In Part 1 of this special 3-part series on the practical use cases for blockchain, authors Kosrow Dehnad and Joe Duncan explore the technology’s potential in payments. Part 2 below examines how blockchain’s decentralized nature can transform social media.
While social media has proven an inextricably vital form of daily communication and community contact for a large part of the global population, the underlying problem of content ownership was brought front and center by the 2020 U.S. presidential election. Platforms like Twitter found themselves having to make a choice between censoring what many viewed as undesirable and misleading content from then-President Trump, or letting it stand and potentially contributing to political unrest and even violence. In this case, Twitter CEO Jack Dorsey ultimately made the decision to permanently ban former President Trump from its platform, an act known as “deplatforming.”
This is a situation that really leaves no one truly satisfied, as it applies a blunt instrument to a number of nuanced issues such as free speech, individual data rights, and private sector vs. public sector power. So much so that even before Election Day, Dorsey was working on ways to reduce Twitter’s involvement in these painful decisions, having announced Project Bluesky in December 2019. The purpose was to create a set of open and decentralized technical standards for social media platforms.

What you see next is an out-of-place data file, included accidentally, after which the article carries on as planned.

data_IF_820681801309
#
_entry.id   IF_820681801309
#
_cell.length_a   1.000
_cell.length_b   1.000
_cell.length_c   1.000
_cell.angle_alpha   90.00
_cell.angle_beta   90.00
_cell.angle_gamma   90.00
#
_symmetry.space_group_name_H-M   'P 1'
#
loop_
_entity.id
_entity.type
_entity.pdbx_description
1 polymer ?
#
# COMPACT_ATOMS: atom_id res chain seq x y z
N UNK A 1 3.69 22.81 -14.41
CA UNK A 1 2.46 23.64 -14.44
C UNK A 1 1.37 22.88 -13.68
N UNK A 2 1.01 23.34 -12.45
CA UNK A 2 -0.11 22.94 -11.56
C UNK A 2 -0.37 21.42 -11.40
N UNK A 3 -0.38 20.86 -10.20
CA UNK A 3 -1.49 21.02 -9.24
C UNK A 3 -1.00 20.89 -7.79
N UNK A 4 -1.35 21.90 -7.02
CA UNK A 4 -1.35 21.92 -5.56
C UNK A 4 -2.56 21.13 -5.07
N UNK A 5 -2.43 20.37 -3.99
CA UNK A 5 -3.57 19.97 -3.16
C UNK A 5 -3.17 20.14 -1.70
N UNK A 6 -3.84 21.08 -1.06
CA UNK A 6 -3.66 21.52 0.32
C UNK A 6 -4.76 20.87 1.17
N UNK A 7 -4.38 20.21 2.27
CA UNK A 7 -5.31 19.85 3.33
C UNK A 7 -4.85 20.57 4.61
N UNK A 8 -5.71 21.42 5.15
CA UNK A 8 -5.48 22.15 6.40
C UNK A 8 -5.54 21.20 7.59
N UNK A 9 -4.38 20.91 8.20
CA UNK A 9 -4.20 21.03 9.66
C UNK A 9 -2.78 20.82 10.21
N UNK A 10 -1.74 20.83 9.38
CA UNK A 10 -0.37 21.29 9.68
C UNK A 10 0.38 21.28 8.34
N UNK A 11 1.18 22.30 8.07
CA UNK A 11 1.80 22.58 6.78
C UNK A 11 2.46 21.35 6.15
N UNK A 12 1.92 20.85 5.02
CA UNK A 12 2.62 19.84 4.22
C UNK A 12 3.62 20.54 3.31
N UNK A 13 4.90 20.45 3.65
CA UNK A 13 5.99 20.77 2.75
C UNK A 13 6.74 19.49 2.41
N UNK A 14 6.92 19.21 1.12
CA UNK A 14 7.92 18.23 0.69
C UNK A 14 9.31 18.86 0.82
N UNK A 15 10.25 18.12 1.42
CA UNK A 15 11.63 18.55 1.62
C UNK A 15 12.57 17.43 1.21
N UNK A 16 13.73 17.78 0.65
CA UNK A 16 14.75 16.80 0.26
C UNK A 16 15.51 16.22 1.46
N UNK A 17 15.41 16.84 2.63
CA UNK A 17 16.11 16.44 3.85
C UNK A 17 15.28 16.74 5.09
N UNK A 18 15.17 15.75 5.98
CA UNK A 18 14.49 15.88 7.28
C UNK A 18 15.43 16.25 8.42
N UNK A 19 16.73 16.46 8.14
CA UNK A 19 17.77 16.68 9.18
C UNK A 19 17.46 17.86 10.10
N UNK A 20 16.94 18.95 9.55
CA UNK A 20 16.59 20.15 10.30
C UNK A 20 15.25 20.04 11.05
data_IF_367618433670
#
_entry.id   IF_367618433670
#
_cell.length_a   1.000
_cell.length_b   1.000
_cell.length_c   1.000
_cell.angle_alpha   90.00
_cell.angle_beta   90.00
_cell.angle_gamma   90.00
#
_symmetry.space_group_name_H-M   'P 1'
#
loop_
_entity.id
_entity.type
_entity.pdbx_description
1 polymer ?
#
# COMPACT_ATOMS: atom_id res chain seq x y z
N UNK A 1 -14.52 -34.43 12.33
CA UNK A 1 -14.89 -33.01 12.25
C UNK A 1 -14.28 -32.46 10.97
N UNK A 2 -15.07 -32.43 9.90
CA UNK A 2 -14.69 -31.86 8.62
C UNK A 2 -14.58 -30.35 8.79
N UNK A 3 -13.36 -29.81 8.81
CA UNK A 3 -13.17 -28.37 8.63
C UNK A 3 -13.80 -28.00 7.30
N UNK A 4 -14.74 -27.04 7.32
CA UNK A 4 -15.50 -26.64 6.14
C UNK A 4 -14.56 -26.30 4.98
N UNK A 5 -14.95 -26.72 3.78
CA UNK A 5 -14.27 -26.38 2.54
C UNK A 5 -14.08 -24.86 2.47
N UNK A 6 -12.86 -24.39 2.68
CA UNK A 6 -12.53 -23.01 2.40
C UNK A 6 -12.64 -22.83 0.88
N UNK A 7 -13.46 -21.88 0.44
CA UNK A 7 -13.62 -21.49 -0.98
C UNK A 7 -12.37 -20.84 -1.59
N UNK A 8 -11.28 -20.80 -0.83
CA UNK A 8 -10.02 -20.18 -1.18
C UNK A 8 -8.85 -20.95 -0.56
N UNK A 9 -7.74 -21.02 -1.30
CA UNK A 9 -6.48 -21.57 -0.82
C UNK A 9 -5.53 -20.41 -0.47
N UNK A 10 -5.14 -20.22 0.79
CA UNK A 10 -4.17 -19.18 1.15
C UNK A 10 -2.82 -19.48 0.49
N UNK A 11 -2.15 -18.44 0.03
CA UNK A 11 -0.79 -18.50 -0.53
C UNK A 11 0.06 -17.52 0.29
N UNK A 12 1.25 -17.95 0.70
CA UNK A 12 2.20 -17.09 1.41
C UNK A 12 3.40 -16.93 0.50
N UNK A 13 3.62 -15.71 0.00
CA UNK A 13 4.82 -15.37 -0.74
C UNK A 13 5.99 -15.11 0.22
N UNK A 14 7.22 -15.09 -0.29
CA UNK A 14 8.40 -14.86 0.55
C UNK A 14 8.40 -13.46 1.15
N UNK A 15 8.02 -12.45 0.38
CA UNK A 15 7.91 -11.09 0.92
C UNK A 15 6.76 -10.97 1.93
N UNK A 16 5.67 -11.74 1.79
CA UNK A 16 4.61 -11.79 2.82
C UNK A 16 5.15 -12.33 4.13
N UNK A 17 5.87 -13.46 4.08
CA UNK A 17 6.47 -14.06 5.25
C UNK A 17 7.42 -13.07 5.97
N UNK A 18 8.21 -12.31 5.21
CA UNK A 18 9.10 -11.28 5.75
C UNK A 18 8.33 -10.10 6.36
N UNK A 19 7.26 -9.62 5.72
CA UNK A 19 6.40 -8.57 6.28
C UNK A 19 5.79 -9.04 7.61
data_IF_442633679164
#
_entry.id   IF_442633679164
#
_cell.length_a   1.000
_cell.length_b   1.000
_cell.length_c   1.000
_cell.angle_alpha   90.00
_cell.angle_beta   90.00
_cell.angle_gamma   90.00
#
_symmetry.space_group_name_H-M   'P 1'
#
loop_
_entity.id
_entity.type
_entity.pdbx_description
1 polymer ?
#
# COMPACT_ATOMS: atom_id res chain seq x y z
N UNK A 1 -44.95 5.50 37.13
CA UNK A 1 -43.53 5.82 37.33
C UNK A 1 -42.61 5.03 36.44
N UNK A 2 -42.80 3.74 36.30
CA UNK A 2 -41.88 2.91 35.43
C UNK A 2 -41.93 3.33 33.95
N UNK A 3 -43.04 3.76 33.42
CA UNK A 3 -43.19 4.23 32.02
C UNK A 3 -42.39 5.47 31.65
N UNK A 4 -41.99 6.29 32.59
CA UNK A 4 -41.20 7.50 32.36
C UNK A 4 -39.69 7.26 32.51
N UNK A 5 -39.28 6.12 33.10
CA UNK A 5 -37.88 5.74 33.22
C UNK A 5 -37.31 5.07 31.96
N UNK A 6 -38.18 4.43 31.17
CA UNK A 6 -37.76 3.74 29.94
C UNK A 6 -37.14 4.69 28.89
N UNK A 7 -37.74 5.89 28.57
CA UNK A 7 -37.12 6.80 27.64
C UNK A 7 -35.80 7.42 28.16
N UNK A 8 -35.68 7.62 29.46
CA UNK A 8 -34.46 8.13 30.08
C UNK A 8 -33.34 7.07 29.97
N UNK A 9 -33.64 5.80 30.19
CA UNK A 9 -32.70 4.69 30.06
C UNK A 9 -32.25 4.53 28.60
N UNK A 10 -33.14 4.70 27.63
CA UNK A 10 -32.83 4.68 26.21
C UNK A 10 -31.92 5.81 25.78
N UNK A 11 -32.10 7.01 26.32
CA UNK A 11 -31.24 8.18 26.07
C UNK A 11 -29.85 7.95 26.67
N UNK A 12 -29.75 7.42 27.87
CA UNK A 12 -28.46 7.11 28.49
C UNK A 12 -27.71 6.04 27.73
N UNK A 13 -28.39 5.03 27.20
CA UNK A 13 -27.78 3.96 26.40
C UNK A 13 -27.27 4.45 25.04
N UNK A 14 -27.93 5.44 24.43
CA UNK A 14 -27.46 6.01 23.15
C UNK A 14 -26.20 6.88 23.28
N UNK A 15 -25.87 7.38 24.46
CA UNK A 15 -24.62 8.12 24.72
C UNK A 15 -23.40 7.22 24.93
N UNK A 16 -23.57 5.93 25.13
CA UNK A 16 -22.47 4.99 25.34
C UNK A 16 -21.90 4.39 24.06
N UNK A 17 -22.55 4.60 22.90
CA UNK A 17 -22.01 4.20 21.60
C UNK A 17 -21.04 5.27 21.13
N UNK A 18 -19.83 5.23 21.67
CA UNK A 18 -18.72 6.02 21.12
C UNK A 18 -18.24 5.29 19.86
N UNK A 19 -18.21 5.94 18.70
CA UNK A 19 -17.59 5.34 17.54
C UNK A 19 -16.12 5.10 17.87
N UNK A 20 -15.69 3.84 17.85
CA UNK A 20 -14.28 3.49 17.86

In this case, the actual server that operates the social media functions ― image and video upload, friend connection and suggestions, pushing ads to end-users ― would reside not on a social media company’s centralized server but rather on a family of smart contracts spread across a decentralized blockchain network. Thus, the end-users would be identified by their cryptographically secured wallet addresses, and ads would be pushed directly to them. The revenue from advertisers would also flow directly to the users’ wallet addresses, rather than the current setup of being captured by the social media platform’s centralized entity. The users then become stakeholders in the network in a truer sense, as the economic value (beyond social media utility) flows to them directly, while they have control of their content and are not at risk of a full deplatform.
- Storage: The size of the database and what can be stored on a blockchain. Currently, Facebook’s centralized server, which includes end user photos and videos, houses an estimated 300 petabytes of data, dwarfing the Ethereum blockchain (the number one smart contract platform), which was less than 150 gigabytes.
- Computation: Not only do Facebook’s servers house a large database, its servers also run complex machine-learning algorithms to power its recommendation engine for both friends and ads. Because of the number of steps involved in running such a complex program, operating such a program on Ethereum would not be currently feasible given a prohibitive amount of gas fees.